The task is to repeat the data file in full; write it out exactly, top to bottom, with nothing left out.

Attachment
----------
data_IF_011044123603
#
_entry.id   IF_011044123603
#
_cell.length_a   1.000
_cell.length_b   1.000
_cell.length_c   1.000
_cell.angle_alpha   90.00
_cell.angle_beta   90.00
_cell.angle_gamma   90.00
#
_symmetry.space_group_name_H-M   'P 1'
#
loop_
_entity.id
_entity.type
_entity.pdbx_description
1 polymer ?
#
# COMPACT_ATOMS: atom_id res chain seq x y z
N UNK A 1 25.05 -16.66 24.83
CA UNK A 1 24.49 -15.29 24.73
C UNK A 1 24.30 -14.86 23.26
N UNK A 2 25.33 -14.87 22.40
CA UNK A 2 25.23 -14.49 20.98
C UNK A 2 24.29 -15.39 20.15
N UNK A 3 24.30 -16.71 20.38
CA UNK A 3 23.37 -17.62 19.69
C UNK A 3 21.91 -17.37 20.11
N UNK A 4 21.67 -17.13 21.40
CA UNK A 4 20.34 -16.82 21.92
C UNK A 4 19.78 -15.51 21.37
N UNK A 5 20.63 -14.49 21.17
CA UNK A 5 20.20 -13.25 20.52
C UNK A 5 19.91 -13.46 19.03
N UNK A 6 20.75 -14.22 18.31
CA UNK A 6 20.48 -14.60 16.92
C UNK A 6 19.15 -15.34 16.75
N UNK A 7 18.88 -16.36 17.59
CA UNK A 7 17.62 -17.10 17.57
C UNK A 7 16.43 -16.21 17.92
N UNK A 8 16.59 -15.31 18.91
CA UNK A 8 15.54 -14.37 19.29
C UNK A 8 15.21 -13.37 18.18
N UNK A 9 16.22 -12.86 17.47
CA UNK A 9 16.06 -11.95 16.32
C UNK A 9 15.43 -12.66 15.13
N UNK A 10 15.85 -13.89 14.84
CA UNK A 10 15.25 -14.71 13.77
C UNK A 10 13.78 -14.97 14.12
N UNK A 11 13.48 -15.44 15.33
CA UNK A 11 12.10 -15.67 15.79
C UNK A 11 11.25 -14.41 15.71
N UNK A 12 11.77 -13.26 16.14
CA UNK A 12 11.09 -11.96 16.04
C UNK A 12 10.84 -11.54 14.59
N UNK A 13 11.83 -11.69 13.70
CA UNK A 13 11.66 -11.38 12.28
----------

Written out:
data_IF_011044123603
#
_entry.id   IF_011044123603
#
_cell.length_a   1.000
_cell.length_b   1.000
_cell.length_c   1.000
_cell.angle_alpha   90.00
_cell.angle_beta   90.00
_cell.angle_gamma   90.00
#
_symmetry.space_group_name_H-M   'P 1'
#
loop_
_entity.id
_entity.type
_entity.pdbx_description
1 polymer ?
#
# COMPACT_ATOMS: atom_id res chain seq x y z
N UNK A 1 25.05 -16.66 24.83
CA UNK A 1 24.49 -15.29 24.73
C UNK A 1 24.30 -14.86 23.26
N UNK A 2 25.33 -14.87 22.40
CA UNK A 2 25.23 -14.49 20.98
C UNK A 2 24.29 -15.39 20.15
N UNK A 3 24.30 -16.71 20.38
CA UNK A 3 23.37 -17.62 19.69
C UNK A 3 21.91 -17.37 20.11
N UNK A 4 21.67 -17.13 21.40
CA UNK A 4 20.34 -16.82 21.92
C UNK A 4 19.78 -15.51 21.37
N UNK A 5 20.63 -14.49 21.17
CA UNK A 5 20.20 -13.25 20.52
C UNK A 5 19.91 -13.46 19.03
N UNK A 6 20.75 -14.22 18.31
CA UNK A 6 20.48 -14.60 16.92
C UNK A 6 19.15 -15.34 16.75
N UNK A 7 18.88 -16.36 17.59
CA UNK A 7 17.62 -17.10 17.57
C UNK A 7 16.43 -16.21 17.92
N UNK A 8 16.59 -15.31 18.91
CA UNK A 8 15.54 -14.37 19.29
C UNK A 8 15.21 -13.37 18.18
N UNK A 9 16.22 -12.86 17.47
CA UNK A 9 16.06 -11.95 16.32
C UNK A 9 15.43 -12.66 15.13
N UNK A 10 15.85 -13.89 14.84
CA UNK A 10 15.25 -14.71 13.77
C UNK A 10 13.78 -14.97 14.12
N UNK A 11 13.48 -15.44 15.33
CA UNK A 11 12.10 -15.67 15.79
C UNK A 11 11.25 -14.41 15.71
N UNK A 12 11.77 -13.26 16.14
CA UNK A 12 11.09 -11.96 16.04
C UNK A 12 10.84 -11.54 14.59
N UNK A 13 11.83 -11.69 13.70
CA UNK A 13 11.66 -11.38 12.28